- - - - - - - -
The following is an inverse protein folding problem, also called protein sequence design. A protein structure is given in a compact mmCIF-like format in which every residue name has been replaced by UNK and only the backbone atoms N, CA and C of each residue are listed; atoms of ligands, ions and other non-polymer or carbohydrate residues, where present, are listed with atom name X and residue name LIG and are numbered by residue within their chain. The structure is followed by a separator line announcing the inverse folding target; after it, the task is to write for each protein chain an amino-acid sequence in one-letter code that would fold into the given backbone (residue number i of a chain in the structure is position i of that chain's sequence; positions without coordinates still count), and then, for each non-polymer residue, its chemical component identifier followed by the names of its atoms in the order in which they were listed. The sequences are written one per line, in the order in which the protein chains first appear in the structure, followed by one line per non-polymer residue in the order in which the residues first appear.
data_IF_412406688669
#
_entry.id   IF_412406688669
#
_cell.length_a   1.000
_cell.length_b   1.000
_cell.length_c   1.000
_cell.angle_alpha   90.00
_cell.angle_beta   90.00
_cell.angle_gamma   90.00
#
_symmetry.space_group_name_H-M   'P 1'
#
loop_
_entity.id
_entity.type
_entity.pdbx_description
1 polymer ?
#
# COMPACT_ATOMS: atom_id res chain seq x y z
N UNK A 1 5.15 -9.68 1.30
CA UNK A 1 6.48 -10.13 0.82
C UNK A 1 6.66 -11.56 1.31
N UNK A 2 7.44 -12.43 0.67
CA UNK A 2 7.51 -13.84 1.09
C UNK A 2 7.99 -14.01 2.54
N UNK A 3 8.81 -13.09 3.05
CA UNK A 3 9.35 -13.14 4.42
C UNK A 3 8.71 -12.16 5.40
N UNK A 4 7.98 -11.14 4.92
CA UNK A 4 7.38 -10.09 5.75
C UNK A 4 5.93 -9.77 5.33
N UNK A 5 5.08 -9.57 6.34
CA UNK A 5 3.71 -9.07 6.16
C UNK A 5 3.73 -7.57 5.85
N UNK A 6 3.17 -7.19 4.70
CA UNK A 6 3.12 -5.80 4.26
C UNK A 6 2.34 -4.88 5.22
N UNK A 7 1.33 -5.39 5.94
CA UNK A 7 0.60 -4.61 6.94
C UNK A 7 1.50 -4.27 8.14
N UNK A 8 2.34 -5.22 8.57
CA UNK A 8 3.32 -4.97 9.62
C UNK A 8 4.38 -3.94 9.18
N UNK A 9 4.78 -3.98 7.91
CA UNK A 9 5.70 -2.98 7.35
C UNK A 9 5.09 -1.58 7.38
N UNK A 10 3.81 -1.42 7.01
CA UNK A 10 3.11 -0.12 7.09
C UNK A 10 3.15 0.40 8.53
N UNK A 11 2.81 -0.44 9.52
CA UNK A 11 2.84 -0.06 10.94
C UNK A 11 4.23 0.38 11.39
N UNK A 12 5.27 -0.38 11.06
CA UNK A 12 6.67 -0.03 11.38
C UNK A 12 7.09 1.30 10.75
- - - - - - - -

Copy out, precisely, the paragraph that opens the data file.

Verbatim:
The following is an inverse protein folding problem, also called protein sequence design. A protein structure is given in a compact mmCIF-like format in which every residue name has been replaced by UNK and only the backbone atoms N, CA and C of each residue are listed; atoms of ligands, ions and other non-polymer or carbohydrate residues, where present, are listed with atom name X and residue name LIG and are numbered by residue within their chain. The structure is followed by a separator line announcing the inverse folding target; after it, the task is to write for each protein chain an amino-acid sequence in one-letter code that would fold into the given backbone (residue number i of a chain in the structure is position i of that chain's sequence; positions without coordinates still count), and then, for each non-polymer residue, its chemical component identifier followed by the names of its atoms in the order in which they were listed. The sequences are written one per line, in the order in which the protein chains first appear in the structure, followed by one line per non-polymer residue in the order in which the residues first appear.